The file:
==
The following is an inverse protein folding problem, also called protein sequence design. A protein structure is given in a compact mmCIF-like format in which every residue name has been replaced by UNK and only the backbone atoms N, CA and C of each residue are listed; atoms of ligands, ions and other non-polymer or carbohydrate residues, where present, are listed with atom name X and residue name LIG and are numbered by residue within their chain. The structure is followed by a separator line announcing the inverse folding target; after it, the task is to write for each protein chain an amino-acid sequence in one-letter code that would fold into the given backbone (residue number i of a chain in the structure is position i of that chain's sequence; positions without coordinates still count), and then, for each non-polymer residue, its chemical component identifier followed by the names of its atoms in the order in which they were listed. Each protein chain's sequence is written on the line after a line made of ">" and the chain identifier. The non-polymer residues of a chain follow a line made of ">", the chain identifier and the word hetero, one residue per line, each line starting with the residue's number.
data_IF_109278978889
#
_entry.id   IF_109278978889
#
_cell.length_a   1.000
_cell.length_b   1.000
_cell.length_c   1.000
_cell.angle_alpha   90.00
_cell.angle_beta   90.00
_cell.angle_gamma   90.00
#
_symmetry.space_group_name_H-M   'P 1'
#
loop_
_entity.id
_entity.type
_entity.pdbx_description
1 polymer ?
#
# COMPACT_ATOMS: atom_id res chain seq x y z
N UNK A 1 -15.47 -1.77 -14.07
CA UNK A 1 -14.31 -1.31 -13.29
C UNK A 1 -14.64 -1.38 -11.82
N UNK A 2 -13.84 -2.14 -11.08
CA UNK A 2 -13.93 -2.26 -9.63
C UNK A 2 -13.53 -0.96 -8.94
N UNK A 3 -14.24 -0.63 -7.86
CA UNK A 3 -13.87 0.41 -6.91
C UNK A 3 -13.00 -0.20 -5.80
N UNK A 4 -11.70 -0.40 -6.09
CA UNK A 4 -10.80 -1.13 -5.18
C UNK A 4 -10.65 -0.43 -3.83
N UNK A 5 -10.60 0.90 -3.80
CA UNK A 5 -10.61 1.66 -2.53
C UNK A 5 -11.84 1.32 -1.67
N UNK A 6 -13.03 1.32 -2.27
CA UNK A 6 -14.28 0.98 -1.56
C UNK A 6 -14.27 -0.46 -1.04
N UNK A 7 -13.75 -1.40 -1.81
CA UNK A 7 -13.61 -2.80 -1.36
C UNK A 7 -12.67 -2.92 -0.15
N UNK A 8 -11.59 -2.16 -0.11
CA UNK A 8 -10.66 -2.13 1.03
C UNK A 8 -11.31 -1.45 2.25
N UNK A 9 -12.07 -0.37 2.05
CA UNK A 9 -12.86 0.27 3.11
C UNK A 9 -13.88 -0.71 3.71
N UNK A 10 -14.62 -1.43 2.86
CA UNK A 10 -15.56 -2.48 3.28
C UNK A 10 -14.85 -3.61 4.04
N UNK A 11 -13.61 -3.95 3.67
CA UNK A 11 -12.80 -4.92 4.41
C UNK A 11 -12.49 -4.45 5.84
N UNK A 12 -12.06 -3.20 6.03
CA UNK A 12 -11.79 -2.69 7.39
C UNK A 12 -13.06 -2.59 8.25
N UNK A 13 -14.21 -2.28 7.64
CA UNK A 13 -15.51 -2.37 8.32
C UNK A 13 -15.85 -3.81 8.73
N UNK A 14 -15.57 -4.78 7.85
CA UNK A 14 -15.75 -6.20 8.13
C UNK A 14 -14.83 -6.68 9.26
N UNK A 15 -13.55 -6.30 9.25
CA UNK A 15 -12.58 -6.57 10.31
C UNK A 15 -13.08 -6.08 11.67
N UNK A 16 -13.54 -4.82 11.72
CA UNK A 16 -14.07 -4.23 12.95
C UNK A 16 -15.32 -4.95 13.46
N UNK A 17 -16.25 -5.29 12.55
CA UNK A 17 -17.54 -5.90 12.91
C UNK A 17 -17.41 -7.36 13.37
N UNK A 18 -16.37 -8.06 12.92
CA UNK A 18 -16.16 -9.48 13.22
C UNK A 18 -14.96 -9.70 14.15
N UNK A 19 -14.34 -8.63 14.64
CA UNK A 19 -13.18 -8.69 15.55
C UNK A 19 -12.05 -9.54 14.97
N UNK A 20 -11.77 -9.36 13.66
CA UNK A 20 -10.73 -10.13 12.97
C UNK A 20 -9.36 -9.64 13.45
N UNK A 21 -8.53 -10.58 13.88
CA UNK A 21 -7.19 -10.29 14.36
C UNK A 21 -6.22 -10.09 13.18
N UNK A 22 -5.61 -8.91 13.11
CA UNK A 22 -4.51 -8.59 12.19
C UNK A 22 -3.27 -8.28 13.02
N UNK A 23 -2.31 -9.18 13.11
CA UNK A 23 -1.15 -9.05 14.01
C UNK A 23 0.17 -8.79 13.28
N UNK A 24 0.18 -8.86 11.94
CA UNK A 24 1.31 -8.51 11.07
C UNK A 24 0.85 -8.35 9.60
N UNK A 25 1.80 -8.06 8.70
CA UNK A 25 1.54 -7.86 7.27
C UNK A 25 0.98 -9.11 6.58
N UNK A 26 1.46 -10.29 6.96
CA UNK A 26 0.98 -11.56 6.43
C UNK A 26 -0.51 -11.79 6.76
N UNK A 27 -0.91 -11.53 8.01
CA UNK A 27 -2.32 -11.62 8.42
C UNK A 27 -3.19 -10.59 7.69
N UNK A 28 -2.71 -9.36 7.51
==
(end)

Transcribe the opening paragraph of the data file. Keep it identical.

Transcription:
The following is an inverse protein folding problem, also called protein sequence design. A protein structure is given in a compact mmCIF-like format in which every residue name has been replaced by UNK and only the backbone atoms N, CA and C of each residue are listed; atoms of ligands, ions and other non-polymer or carbohydrate residues, where present, are listed with atom name X and residue name LIG and are numbered by residue within their chain. The structure is followed by a separator line announcing the inverse folding target; after it, the task is to write for each protein chain an amino-acid sequence in one-letter code that would fold into the given backbone (residue number i of a chain in the structure is position i of that chain's sequence; positions without coordinates still count), and then, for each non-polymer residue, its chemical component identifier followed by the names of its atoms in the order in which they were listed. Each protein chain's sequence is written on the line after a line made of ">" and the chain identifier. The non-polymer residues of a chain follow a line made of ">", the chain identifier and the word hetero, one residue per line, each line starting with the residue's number.